someone inside, very old and expert, is preparing
your dose, cutting slivers from a ball
of black opium. The sound of his scalpel
slicing against a porcelain plate.
In the middle of the night
you count: 66 slices.
Always, Hynes touches on the colour of things as if the emotions were a box of watercolours, one colour for humour, another for vulnerabilities, another for the test of patience as she deals with her mother’s decline.
My mother had waded well out into dementia,
let’s say up to her hips, maybe even to her waist.
her sister similarly afflicted, though maybe just
ankle deep. They were both heading for the island
(Further and Further West)
Hynes comments – over and over again, on her trips to museums and artist exhibitions and the homes where famous people once lived – that she wishes she could touch what she sees but it is not allowed. Ironically, in the beautiful lines of her poetry, Hynes makes you feel that you are almost present with her at those sites, that you could also touch what she is referencing – if you were allowed.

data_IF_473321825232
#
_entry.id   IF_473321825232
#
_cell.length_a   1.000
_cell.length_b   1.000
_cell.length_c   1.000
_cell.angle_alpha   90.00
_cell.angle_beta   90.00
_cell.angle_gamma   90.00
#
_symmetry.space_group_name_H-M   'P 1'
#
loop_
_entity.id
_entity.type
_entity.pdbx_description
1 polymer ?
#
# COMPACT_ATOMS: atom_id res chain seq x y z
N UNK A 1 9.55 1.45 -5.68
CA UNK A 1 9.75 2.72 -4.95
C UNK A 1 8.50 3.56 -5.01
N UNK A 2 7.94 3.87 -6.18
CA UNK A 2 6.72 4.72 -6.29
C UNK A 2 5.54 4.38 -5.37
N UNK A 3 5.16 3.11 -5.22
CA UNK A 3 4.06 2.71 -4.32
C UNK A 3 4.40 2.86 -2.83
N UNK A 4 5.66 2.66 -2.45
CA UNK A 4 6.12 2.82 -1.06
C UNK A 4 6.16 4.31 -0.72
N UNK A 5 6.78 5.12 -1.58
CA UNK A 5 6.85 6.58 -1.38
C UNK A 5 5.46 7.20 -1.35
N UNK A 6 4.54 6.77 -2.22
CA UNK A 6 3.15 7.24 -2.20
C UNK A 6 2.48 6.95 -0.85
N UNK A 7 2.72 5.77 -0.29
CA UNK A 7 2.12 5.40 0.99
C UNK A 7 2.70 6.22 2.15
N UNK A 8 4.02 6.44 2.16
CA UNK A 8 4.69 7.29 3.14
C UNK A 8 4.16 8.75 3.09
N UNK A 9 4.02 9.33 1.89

About the Reviewer
Sharon Berg writes poetry, story, reviews, and non-fiction that relates to Indigenous history and education in Canada. Her work has been published in periodicals across Canada, in the USA, the UK, The Netherlands, and Australia. She is the editor for Big Pond Rumours International Literary E-Zine http://www.big-pond-rumours.com/ and her blog collects links to her book reviews: https://sharonbergblog.wordpress.com/